Sunday, 19 December 2010

Paolo Bacigalupi, The Windup Girl (2010)

Oh, Paolo Bacigalupi, this is very good to find!
I can hardly misconceive you; it would prove me deaf and blind;
For at last I've read your novel, clocked the 'up' it seeks to wind.

Your genetic engineering makes a tasty premise; Thai
's rarely heard in science fiction (something we should modify)
And your world-building is nifty, when the oil has gone bye-bye.

Ay, because the setting's vivid, teeming and believable,
. . . Varied characters and tensions, a corrupted carnival:
I was never east of Europe—it's as if I saw it all.

But the Geisha is a problem: cheeks so round and lips so red,—
Sexbot who cannot avoid enjoyment whilst abused in bed:
As critique of exploitation, this, I'd say, is underfed.

All the violence she endures is sexualised—a racist blend
(Read what Said says in Orientalism on that) and
Contradicts the (quote) 'redemptive violence' of her story's end.

Still, five hundred pages finished. Oh, they praised you, it is true!
"Bravo Paolo! that was SF! Worthy of hullaballoo!
"Here's the Nebula, the Campbell, Locus,—half a Hugo too"

As for Thailand and her people, merely born to bloom and drop,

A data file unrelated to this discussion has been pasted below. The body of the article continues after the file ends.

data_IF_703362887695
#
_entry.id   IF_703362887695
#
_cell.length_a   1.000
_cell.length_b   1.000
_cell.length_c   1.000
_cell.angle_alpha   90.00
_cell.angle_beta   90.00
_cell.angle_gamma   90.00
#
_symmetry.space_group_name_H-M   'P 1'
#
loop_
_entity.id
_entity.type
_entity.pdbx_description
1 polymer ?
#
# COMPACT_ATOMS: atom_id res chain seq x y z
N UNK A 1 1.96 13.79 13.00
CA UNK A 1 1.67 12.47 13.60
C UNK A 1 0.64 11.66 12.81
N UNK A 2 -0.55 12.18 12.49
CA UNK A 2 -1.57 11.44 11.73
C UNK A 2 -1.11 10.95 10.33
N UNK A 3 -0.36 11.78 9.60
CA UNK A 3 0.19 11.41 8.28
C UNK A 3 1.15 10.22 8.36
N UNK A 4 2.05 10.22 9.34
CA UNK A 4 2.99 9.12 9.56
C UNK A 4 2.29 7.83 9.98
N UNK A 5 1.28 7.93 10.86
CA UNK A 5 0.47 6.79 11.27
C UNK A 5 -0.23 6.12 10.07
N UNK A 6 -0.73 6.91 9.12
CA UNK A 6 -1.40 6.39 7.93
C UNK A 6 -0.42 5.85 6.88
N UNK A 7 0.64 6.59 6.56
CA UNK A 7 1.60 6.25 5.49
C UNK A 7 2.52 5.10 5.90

Here on earth they bore their fruitage, mirth and folly were the crop:
How much clockwork's left, I wonder, when the winding has to stop?


-Tim said...
This comment has been removed by the author.
-Tim said...

Congratulations Adam! I found that to be a most impressive review. Actually, I think it was better than the Guardian piece. :-)

P.S. Glad you're back.
P.P.S. Looking forward to the new book.

(whoops, double post, sorry)

Adam Roberts said...

Thank you!

Adam Roberts said...

And, when in Rome ...

Thank you!

Nick said...

One critique I read, which made me rethink the book, was "what happened to solar/wind/wave power"? I mean, I can accept the springs even if I know they don't make much sense but it seems kind of odd to just handwave all alt power out of existence.